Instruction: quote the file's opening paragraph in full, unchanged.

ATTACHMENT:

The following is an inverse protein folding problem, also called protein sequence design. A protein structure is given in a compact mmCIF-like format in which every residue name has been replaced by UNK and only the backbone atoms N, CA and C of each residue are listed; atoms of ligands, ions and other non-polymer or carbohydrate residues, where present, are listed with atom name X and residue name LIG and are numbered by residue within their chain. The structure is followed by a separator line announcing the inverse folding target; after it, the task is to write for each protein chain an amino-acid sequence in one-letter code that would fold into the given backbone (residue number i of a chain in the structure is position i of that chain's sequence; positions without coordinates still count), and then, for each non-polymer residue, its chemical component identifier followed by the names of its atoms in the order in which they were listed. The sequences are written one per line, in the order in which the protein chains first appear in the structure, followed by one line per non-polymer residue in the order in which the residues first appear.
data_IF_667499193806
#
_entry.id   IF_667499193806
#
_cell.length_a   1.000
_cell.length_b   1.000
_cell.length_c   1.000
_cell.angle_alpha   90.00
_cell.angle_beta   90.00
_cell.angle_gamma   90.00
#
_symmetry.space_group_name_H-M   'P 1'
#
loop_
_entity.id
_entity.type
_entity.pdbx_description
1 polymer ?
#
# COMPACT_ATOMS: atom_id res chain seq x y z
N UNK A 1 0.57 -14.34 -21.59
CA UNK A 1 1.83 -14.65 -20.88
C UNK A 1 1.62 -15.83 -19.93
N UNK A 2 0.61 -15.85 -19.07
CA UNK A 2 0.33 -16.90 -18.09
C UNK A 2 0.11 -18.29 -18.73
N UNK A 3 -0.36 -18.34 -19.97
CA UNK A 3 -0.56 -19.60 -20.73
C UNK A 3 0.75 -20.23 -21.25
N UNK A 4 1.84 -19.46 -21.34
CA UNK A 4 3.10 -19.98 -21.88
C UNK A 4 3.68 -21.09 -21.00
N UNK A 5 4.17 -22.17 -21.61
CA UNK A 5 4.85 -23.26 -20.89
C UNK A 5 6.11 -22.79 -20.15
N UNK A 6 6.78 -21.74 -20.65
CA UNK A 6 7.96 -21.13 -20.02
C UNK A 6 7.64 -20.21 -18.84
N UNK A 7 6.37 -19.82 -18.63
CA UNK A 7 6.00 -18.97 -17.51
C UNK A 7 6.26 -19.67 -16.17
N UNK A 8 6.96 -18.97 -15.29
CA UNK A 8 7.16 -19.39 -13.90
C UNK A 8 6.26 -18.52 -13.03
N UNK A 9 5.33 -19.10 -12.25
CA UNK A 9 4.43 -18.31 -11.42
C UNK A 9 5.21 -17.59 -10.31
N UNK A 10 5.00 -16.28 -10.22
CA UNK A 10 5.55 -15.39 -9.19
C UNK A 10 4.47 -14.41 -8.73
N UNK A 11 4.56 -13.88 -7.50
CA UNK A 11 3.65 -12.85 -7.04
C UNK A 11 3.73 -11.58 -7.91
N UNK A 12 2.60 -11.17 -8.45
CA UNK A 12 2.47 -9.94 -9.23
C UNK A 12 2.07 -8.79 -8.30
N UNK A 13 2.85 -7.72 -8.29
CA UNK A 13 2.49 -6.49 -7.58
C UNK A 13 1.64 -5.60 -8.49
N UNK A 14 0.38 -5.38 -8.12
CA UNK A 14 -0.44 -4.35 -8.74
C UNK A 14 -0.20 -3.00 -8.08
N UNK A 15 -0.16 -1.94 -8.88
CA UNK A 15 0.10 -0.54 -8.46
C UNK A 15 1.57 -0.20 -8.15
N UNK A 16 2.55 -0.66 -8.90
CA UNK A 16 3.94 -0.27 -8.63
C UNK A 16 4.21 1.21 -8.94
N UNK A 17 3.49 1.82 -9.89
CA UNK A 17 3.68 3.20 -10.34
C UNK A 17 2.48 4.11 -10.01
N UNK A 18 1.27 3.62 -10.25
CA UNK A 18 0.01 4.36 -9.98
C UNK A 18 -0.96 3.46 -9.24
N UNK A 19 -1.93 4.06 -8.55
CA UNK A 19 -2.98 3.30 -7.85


The following is an inverse protein folding problem, also called protein sequence design. A protein structure is given in a compact mmCIF-like format in which every residue name has been replaced by UNK and only the backbone atoms N, CA and C of each residue are listed; atoms of ligands, ions and other non-polymer or carbohydrate residues, where present, are listed with atom name X and residue name LIG and are numbered by residue within their chain. The structure is followed by a separator line announcing the inverse folding target; after it, the task is to write for each protein chain an amino-acid sequence in one-letter code that would fold into the given backbone (residue number i of a chain in the structure is position i of that chain's sequence; positions without coordinates still count), and then, for each non-polymer residue, its chemical component identifier followed by the names of its atoms in the order in which they were listed. The sequences are written one per line, in the order in which the protein chains first appear in the structure, followed by one line per non-polymer residue in the order in which the residues first appear.